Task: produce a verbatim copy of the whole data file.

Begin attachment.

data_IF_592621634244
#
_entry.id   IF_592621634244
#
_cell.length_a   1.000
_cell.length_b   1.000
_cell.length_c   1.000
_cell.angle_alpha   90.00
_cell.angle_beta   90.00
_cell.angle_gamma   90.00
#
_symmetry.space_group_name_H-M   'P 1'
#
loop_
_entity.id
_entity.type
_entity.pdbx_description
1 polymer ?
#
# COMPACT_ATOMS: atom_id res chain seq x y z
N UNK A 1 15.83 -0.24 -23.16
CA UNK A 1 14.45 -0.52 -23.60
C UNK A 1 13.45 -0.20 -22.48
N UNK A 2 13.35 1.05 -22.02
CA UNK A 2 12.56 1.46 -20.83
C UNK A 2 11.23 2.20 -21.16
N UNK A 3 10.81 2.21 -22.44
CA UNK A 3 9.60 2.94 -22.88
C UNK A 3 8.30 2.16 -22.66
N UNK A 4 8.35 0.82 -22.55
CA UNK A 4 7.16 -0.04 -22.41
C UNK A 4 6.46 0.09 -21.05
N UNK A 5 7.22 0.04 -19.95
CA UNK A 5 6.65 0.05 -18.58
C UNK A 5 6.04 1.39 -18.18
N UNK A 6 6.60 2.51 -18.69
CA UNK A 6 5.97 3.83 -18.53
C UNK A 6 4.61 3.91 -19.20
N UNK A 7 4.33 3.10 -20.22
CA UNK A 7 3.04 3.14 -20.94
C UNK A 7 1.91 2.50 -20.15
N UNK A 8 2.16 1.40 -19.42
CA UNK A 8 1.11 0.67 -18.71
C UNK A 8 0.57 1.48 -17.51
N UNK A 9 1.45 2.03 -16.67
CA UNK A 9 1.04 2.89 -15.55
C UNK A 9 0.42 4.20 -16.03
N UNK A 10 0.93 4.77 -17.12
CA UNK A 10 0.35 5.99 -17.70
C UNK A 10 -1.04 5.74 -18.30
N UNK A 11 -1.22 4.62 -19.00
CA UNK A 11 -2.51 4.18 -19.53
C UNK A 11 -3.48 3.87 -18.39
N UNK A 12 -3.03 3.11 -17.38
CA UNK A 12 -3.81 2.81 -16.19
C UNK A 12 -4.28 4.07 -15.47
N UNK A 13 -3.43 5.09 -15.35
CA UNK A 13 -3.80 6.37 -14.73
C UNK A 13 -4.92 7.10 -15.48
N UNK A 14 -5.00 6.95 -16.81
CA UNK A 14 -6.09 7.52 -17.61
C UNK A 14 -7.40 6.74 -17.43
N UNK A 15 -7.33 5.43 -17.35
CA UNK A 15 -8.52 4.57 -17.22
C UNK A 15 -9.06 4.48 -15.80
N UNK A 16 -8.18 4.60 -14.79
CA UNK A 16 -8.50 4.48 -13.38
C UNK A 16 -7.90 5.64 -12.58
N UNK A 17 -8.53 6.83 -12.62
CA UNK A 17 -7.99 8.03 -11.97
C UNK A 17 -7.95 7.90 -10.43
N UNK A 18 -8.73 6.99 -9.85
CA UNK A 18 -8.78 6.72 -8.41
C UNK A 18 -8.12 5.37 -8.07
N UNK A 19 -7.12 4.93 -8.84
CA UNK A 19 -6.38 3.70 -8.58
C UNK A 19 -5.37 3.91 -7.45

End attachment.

data_IF_592621634244
#
_entry.id   IF_592621634244
#
_cell.length_a   1.000
_cell.length_b   1.000
_cell.length_c   1.000
_cell.angle_alpha   90.00
_cell.angle_beta   90.00
_cell.angle_gamma   90.00
#
_symmetry.space_group_name_H-M   'P 1'
#
loop_
_entity.id
_entity.type
_entity.pdbx_description
1 polymer ?
#
# COMPACT_ATOMS: atom_id res chain seq x y z
N UNK A 1 15.83 -0.24 -23.16
CA UNK A 1 14.45 -0.52 -23.60
C UNK A 1 13.45 -0.20 -22.48
N UNK A 2 13.35 1.05 -22.02
CA UNK A 2 12.56 1.46 -20.83
C UNK A 2 11.23 2.20 -21.16
N UNK A 3 10.81 2.21 -22.44
CA UNK A 3 9.60 2.94 -22.88
C UNK A 3 8.30 2.16 -22.66
N UNK A 4 8.35 0.82 -22.55
CA UNK A 4 7.16 -0.04 -22.41
C UNK A 4 6.46 0.09 -21.05
N UNK A 5 7.22 0.04 -19.95
CA UNK A 5 6.65 0.05 -18.58
C UNK A 5 6.04 1.39 -18.18
N UNK A 6 6.60 2.51 -18.69
CA UNK A 6 5.97 3.83 -18.53
C UNK A 6 4.61 3.91 -19.20
N UNK A 7 4.33 3.10 -20.22
CA UNK A 7 3.04 3.14 -20.94
C UNK A 7 1.91 2.50 -20.15
N UNK A 8 2.16 1.40 -19.42
CA UNK A 8 1.11 0.67 -18.71
C UNK A 8 0.57 1.48 -17.51
N UNK A 9 1.45 2.03 -16.67
CA UNK A 9 1.04 2.89 -15.55
C UNK A 9 0.42 4.20 -16.03
N UNK A 10 0.93 4.77 -17.12
CA UNK A 10 0.35 5.99 -17.70
C UNK A 10 -1.04 5.74 -18.30
N UNK A 11 -1.22 4.62 -19.00
CA UNK A 11 -2.51 4.18 -19.53
C UNK A 11 -3.48 3.87 -18.39
N UNK A 12 -3.03 3.11 -17.38
CA UNK A 12 -3.81 2.81 -16.19
C UNK A 12 -4.28 4.07 -15.47
N UNK A 13 -3.43 5.09 -15.35
CA UNK A 13 -3.80 6.37 -14.73
C UNK A 13 -4.92 7.10 -15.48
N UNK A 14 -5.00 6.95 -16.81
CA UNK A 14 -6.09 7.52 -17.61
C UNK A 14 -7.40 6.74 -17.43
N UNK A 15 -7.33 5.43 -17.35
CA UNK A 15 -8.52 4.57 -17.22
C UNK A 15 -9.06 4.48 -15.80
N UNK A 16 -8.18 4.60 -14.79
CA UNK A 16 -8.50 4.48 -13.38
C UNK A 16 -7.90 5.64 -12.58
N UNK A 17 -8.53 6.83 -12.62
CA UNK A 17 -7.99 8.03 -11.97
C UNK A 17 -7.95 7.90 -10.43
N UNK A 18 -8.73 6.99 -9.85
CA UNK A 18 -8.78 6.72 -8.41
C UNK A 18 -8.12 5.37 -8.07
N UNK A 19 -7.12 4.93 -8.84
CA UNK A 19 -6.38 3.70 -8.58
C UNK A 19 -5.37 3.91 -7.45